A Nutritional Guide to Oils- Part 1 - Avacado Oil

A Nutritional Guide to Oils: Part 1

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OILS TO USE, HOW TO USE AND STORE, HELPFUL TIPS

Have you ever found yourself at the grocery store feeling completely overwhelmed by all the different types of oils available? With the multitude of opinions and the plethora of holistic health information available to the public, it can feel almost impossible to determine which foods are truly supportive of our health.

The same is true when it comes to culinary fats. Besides the type and brand, there are other factors to consider when determining which fats to use for which purpose. These factors are heat, light, and oxygen. By being selective with the cooking fats we use every day, we can significantly impact the body’s inflammatory load.

What follows is a guide for our top five favorite oils, when to use them, and how they can benefit your health. In Part 2 of this nutritional guide, we’ll discuss which oils to avoid and why.

OILS TO USE, HOW TO USE AND STORE, HELPFUL TIPS

Extra Virgin Olive Oil

  • Heat: Low or None. Olive oil is a mostly monounsaturated fat, which makes it is less susceptible to damage by heat, light and oxygen exposure than vegetable oils. People with inflammatory conditions are discouraged from heating any oils, including olive.
  • How to Use: For salad dressings, drizzling over cooked vegetables, low heat sautéing
  • How to Store: In a dark bottle, in a cool place, and away from direct light
  • Benefits: Rich in polyphenols, or antioxidant compounds with anti-inflammatory properties,  olive oil can raise HDL cholesterol and lower the amount of oxidized LDL cholesterol circulating in the bloodstream.
  • Buying Tips: Choose olive oil labeled Extra Virgin for the highest quality. For a list of recommended olive oils on the market, click here.

Coconut Oil

  • Heat: Medium (for virgin) to Medium-High (for refined)
  • Refined Coconut vs. Unrefined Virgin Coconut Oil
    • Refined coconut oil is neutral in taste and aroma. Smoke point is 365 F. Look for brands that steam-refine, as many brands refine with harsh chemicals. Use when cooking at medium-high temperatures and baking.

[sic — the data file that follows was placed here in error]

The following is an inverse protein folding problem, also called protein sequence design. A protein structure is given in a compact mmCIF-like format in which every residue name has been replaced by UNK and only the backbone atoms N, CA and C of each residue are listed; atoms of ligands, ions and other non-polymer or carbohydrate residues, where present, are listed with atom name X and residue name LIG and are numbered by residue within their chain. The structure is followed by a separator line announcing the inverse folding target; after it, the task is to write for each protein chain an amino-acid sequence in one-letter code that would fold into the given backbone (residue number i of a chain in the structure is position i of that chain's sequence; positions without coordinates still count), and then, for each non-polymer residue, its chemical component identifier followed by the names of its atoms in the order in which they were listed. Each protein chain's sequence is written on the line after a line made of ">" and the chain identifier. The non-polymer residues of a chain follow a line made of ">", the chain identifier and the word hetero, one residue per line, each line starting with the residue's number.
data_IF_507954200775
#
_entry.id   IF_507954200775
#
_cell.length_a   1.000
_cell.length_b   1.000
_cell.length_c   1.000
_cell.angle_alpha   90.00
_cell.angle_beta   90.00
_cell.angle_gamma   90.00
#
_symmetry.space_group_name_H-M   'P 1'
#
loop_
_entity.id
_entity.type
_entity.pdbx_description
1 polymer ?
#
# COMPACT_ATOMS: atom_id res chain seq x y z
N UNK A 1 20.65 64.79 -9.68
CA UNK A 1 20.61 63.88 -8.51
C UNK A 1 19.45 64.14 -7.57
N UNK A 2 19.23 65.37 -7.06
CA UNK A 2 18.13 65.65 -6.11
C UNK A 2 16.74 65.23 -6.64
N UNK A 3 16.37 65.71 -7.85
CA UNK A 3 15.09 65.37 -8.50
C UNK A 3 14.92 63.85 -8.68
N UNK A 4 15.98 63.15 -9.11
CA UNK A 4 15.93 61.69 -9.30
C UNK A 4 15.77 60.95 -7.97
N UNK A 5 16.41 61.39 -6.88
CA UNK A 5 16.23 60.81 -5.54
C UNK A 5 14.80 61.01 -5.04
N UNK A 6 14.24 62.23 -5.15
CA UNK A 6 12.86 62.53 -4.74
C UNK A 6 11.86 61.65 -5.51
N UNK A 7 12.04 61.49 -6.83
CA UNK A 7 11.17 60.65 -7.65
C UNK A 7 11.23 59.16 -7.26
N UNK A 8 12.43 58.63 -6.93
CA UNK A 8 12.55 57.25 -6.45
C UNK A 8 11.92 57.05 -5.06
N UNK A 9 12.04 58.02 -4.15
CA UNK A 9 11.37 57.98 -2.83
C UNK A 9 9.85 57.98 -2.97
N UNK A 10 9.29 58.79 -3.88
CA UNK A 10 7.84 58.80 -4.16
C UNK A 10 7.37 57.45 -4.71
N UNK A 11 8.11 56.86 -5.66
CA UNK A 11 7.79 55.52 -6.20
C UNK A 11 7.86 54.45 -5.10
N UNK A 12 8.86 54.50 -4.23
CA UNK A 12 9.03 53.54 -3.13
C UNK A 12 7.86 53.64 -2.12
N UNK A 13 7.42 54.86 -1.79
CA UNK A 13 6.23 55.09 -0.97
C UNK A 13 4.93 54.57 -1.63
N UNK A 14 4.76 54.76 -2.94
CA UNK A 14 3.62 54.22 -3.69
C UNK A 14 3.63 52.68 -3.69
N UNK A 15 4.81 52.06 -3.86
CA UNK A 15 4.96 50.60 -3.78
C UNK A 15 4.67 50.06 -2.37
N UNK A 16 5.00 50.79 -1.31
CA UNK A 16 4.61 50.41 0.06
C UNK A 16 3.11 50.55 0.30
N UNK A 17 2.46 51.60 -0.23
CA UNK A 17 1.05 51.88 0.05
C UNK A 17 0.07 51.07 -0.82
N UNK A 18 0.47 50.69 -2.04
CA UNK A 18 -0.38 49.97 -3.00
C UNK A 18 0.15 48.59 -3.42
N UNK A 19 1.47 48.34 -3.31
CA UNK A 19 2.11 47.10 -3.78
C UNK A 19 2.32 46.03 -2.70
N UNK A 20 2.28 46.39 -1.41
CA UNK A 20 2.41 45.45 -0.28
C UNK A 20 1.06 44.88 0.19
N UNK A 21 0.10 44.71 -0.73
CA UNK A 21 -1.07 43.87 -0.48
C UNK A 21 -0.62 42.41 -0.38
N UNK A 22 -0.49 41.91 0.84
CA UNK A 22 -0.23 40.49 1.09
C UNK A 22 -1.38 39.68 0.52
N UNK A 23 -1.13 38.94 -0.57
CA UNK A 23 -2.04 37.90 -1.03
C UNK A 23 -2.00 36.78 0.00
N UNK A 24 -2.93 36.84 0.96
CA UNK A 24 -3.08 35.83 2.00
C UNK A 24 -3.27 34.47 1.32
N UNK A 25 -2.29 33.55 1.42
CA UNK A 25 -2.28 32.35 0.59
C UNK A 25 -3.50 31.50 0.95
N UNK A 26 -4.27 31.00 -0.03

• Unrefined virgin coconut oil has that rich, nutty, tropical smell and taste. Smoke point is 280 F.
  • Benefits: Coconut oil is 86% saturated fat, making it highly stable to heat. It is composed of Medium Chain Fatty Acids which are burned rapidly by the liver and used to create energy rather than store fat. Coconut oil is easy to digest and rich in lauric acid, which is an anti-microbial, anti-fungal, and anti-viral fatty acid also found in mother’s milk.
  • How to Store: Does not need to be refrigerated, though refrigeration will extend its shelf life.
  • Buying Tips: For a list of quality coconut oils, follow this link and scroll to the bottom of the page.

Avocado Oil

  • Heat: Low to Medium
  • How to Use: Low to medium sautéing, drizzled over vegetables, in salad dressings, marinades, and homemade mayonnaise.
  • How to Store: Avocado oil is best stored in the fridge, in a dark bottle.
  • Benefits: Loaded with Vitamin E, avocado oil strengthens the skin, aids in detoxification, and improves immunity. It has also been found to boost absorption of carotenoids from food and lower blood pressure.

Walnut Oil

  • Heat: None
  • How to Use: In salad dressings, drizzled over vegetables, cooked grains, or yogurt with fruit.
  • How to Store: In the fridge.
  • Benefits: Walnut Oil is one of the few plant oils that offer a healthy omega-6 to omega-3 ratio. It is high in antioxidants, specifically ellagic acid. This antioxidant has been found to detoxify substances linked to the development of certain cancers. Walnut oil is also rich in manganese, copper and melatonin. It has been known to improve blood circulation, lower heart disease risk, and aid in anti-aging.
  • Buying Tips: Buy smaller quantities of high quality, cold-pressed walnut oil, as its shelf life is short.

Ghee

  • Heat: High
  • How to Use: Cooking at high temperatures (sauté, fry, same uses as butter).
  • How to Store: In a dark cupboard, ghee is shelf-stable for up to 3 months, and will keep up to a year in the fridge.
  • Benefits: Ghee is clarified butter, which means it’s been simmered and skimmed until nearly all milk solids (and lactose) have been removed. Composed almost entirely of fat, ghee is also high in Vitamins A, E and D. The rich variety of fats in ghee, especially Omega-3 fatty acids, can provide a healthy boost to the heart.
  • Buying Tips: Choose grass-fed ghee (or grass-fed butter if making your own ghee) to maximize the benefits listed above.

Dr. Mercola states, “Anytime you cook food, you run the risk of creating heat-induced damage. The oils you choose to cook with must be stable enough to resist chemical changes when heated to high temperatures, or you run the risk of damaging your health. One of the ways vegetable oils can inflict damage is by converting your good cholesterol into bad cholesterol—by oxidizing it. When you cook with polyunsaturated vegetable oils (such as canola, corn, and soy oils), oxidized cholesterol is introduced into your system. As the oil is heated and mixed with oxygen, it goes rancid. Rancid oil is oxidized oil and should NOT be consumed—it leads directly to vascular disease.”

Stay tuned for Part 2 of our Nutritional Oils Guide, which is all about oils to avoid!

Kelly Pender is an admissions counselor at Nutrition Therapy Institute. She is a Registered Yoga Instructor and leads monthly Yoga & Hiking workshops. Learn more at kellypender.com


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